# Variational autoencoder

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In machine learning, a **variational autoencoder** (**VAE**) is an artificial neural network architecture introduced by Diederik P. Kingma and Max Welling.^{[1]} It is part of the families of probabilistic graphical models and variational Bayesian methods.^{[2]}

In addition to being seen as an autoencoder neural network architecture, variational autoencoders can also be studied within the mathematical formulation of variational Bayesian methods, connecting a neural encoder network to its decoder through a probabilistic latent space (for example, as a multivariate Gaussian distribution) that corresponds to the parameters of a variational distribution.

Thus, the encoder maps each point (such as an image) from a large complex dataset into a distribution within the latent space, rather than to a single point in that space. The decoder has the opposite function, which is to map from the latent space to the input space, again according to a distribution (although in practice, noise is rarely added during the decoding stage). By mapping a point to a distribution instead of a single point, the network can avoid overfitting the training data. Both networks are typically trained together with the usage of the reparameterization trick, although the variance of the noise model can be learned separately.^{[citation needed]}

Although this type of model was initially designed for unsupervised learning,^{[3]}^{[4]} its effectiveness has been proven for semi-supervised learning^{[5]}^{[6]} and supervised learning.^{[7]}

## Overview of architecture and operation

A variational autoencoder is a generative model with a prior and noise distribution respectively. Usually such models are trained using the expectation-maximization meta-algorithm (e.g. probabilistic PCA, (spike & slab) sparse coding). Such a scheme optimizes a lower bound of the data likelihood, which is usually intractable, and in doing so requires the discovery of q-distributions, or variational posteriors. These q-distributions are normally parameterized for each individual data point in a separate optimization process. However, variational autoencoders use a neural network as an amortized approach to jointly optimize across data points. This neural network takes as input the data points themselves, and outputs parameters for the variational distribution. As it maps from a known input space to the low-dimensional latent space, it is called the encoder.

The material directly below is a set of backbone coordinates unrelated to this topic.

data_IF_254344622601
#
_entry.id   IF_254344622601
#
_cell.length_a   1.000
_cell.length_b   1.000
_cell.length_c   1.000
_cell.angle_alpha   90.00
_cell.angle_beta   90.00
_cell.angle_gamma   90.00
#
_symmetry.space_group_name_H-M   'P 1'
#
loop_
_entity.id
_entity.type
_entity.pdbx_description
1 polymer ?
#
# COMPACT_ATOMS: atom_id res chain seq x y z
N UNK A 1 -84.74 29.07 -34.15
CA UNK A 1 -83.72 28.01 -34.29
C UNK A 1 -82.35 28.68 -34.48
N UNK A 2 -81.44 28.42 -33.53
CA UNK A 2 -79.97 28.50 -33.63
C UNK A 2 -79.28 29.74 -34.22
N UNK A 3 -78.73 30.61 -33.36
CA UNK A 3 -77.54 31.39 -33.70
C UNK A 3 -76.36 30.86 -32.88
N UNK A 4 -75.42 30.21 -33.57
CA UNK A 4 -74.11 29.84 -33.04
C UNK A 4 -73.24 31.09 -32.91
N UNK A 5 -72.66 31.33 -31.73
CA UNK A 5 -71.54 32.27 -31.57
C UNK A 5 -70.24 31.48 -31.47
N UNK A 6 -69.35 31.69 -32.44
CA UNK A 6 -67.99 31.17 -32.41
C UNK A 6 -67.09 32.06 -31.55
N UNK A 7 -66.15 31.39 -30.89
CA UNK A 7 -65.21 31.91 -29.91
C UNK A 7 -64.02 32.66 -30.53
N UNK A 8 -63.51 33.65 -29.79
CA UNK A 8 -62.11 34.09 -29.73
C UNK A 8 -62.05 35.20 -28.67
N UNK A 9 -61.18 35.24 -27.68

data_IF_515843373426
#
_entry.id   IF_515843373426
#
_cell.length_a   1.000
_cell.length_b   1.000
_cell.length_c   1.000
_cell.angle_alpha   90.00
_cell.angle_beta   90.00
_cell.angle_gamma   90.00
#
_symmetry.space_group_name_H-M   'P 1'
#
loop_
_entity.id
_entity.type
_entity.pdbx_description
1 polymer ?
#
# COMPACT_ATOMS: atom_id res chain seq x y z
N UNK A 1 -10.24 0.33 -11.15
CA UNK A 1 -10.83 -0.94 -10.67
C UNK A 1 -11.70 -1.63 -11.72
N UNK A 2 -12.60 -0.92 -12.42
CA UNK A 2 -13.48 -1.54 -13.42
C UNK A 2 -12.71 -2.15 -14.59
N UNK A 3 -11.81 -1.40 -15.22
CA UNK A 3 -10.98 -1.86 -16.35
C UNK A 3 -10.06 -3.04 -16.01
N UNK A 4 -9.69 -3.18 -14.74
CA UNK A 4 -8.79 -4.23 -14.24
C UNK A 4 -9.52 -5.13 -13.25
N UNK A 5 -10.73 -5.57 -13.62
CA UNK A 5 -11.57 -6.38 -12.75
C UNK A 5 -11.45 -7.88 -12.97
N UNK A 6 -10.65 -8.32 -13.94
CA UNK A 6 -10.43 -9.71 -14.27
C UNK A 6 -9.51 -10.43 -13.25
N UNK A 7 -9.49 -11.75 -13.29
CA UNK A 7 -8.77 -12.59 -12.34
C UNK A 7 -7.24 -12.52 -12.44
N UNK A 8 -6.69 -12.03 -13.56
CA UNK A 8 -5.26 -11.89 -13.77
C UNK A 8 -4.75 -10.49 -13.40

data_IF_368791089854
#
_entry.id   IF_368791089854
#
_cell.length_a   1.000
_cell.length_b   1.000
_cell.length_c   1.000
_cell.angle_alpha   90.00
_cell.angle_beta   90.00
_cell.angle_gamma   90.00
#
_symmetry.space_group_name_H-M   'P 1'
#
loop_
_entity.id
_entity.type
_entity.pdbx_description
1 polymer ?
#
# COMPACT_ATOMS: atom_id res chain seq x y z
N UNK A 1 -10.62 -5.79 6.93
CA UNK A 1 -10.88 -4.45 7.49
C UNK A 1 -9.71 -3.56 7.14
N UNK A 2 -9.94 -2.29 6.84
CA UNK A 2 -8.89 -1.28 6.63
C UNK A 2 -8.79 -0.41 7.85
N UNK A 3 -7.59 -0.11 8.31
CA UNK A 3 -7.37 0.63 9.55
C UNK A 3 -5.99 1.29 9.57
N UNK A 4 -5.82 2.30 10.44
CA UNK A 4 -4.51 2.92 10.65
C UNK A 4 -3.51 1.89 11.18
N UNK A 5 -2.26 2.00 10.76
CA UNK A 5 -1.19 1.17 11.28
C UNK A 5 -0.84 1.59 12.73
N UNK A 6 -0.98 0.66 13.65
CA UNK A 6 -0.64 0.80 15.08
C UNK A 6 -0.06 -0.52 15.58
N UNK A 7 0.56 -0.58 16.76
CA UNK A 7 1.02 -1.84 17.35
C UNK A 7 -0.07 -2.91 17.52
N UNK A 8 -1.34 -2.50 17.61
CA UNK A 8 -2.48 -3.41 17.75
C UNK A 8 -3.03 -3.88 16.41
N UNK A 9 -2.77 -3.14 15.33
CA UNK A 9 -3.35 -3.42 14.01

The decoder is the second neural network of this model. It is a function that maps from the latent space to the input space, e.g. as the means of the noise distribution. It is possible to use another neural network that maps to the variance, however this can be omitted for simplicity. In such a case, the variance can be optimized with gradient descent.

To optimize this model, one needs to know two terms: the "reconstruction error", and the Kullback–Leibler divergence (KL-D). Both terms are derived from the free energy expression of the probabilistic model, and therefore differ depending on the noise distribution and the assumed prior of the data. For example, a standard VAE task such as IMAGENET is typically assumed to have a gaussianly distributed noise; however, tasks such as binarized MNIST require a Bernoulli noise. The KL-D from the free energy expression maximizes the probability mass of the q-distribution that overlaps with the p-distribution, which unfortunately can result in mode-seeking behaviour. The "reconstruction" term is the remainder of the free energy expression, and requires a sampling approximation to compute its expectation value.^{[8]}

## Formulation

From the point of view of probabilistic modeling, one wants to maximize the likelihood of the data by their chosen parameterized probability distribution . This distribution is usually chosen to be a Gaussian which is parameterized by and respectively, and as a member of the exponential family it is easy to work with as a noise distribution. Simple distributions are easy enough to maximize, however distributions where a prior is assumed over the latents results in intractable integrals. Let us find via marginalizing over .

where represents the joint distribution under of the observable data and its latent representation or encoding . According to the chain rule, the equation can be rewritten as

In the vanilla variational autoencoder, is usually taken to be a finite-dimensional vector of real numbers, and to be a Gaussian distribution. Then is a mixture of Gaussian distributions.

It is now possible to define the set of the relationships between the input data and its latent representation as

- Prior
- Likelihood
- Posterior

Unfortunately, the computation of is expensive and in most cases intractable. To speed up the calculus to make it feasible, it is necessary to introduce a further function to approximate the posterior distribution as